# Why does the marginal likelihood integral have no closed-form solution?

In Bayesian inference we end up with the formula:

$$P(\mathbf{w|t,X)}= \frac{P(\mathbf{t|w,X)}P(\mathbf{w)}}{\int P(\mathbf{t|w,X}) P(\mathbf{w}) d\mathbf{w}}$$

Assume the prior $$P(w)$$ is a Gaussian distribution with 0 mean and $$\sigma$$ as standard deviation.

It is always said the integral has no closed-form solution. When the prior is a Gaussian distribution, is this related to the fact that the indefinite integral $$\int e^{-x^2}dx$$ can not be expressed with elementary functions?

What if I choose an ad-hoc prior distribution? Is there any case when the integral has a closed-form solution?

• Integrals are available in closed form for special entries. In the Bayesian setting, this is essentially the case for exponential family sampling distributions and so-called conjugate priors. Oct 10, 2019 at 11:36
• @ Xi'an is right about the use of conjugate priors making it unnecessary to evaluate the integral in the denominator of the RHS of your display. But suitable conjugate priors are not always available, so you sometimes do have to evaluate the integral. Often suitable methods of numerical integration (from almost trivial to MCMC and Metropolis-Hastings) are available. Oct 12, 2019 at 4:31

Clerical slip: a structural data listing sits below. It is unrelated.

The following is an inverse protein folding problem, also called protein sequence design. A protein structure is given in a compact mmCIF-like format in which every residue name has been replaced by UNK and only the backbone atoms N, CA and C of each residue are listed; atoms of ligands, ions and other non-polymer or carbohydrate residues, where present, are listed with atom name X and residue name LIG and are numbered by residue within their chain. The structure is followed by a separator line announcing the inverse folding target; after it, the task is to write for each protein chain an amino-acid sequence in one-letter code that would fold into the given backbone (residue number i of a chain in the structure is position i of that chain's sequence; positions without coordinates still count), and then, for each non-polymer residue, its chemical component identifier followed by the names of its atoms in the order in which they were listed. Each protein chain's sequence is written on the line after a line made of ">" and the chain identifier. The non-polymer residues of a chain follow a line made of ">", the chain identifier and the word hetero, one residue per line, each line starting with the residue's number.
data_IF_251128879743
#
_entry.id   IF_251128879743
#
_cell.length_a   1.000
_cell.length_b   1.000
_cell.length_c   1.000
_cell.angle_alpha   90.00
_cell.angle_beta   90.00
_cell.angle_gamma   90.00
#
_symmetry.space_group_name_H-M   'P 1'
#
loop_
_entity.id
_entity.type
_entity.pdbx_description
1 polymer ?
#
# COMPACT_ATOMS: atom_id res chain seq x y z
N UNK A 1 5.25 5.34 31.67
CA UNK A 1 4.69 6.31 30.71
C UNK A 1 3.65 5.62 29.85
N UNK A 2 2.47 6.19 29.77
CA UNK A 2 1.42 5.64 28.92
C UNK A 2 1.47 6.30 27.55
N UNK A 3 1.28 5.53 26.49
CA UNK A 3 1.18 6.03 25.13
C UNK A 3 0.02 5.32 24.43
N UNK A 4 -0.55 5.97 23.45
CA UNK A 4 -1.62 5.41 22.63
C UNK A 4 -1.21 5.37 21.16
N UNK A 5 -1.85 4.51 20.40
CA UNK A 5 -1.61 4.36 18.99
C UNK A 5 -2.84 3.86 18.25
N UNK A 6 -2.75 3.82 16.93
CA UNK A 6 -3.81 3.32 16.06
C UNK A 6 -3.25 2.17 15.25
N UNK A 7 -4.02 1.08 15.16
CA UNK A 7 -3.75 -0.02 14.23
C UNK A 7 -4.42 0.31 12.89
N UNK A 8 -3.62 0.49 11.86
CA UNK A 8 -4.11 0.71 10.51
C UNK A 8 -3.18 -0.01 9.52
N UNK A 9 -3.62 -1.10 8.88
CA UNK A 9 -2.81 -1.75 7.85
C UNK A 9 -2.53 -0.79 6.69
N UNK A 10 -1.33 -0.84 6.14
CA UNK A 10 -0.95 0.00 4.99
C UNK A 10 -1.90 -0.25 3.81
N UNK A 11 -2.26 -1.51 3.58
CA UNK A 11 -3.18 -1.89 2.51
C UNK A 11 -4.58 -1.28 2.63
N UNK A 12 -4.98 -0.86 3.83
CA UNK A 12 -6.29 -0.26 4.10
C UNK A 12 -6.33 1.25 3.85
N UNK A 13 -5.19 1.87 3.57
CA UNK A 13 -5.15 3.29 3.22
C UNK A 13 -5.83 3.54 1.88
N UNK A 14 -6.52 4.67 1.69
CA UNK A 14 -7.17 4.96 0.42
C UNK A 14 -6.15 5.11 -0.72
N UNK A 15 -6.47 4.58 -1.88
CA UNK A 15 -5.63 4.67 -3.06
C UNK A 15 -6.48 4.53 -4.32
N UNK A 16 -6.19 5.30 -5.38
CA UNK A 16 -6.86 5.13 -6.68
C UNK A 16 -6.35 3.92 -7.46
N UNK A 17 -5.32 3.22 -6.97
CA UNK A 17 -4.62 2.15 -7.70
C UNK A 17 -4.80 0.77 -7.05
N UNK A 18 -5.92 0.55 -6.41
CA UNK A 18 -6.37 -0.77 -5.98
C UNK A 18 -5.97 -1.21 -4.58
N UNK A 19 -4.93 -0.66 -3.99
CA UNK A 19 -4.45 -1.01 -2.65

• It is also depend on your model, not only on the prior. for some models (i.e. the firs part of the integral P(t|w, X) it has closed form solution but not for any model. Mar 30, 2021 at 8:20

Yes, the marginal likelihood has a closed-form for all polynomial models of the form $$\mathbf{t} = X\mathbf{w} + \boldsymbol{\varepsilon}$$, where, \begin{aligned} X &= \begin{bmatrix} \mathbf{1}^T & \mathbf{(x^1)}^T & (\mathbf{x}^2)^T ... (\mathbf{x}^n)^T \end{bmatrix}\\ \boldsymbol{\varepsilon} &\sim \mathcal{N}(0, \sigma_n^2I)\\ \mathbf{w} &\sim \mathcal{N}(0,\sigma_w^2I) \end{aligned}
$$p(t|X) \sim \mathcal{N}(0, \sigma_w^2XX^T + \sigma_n^2I)$$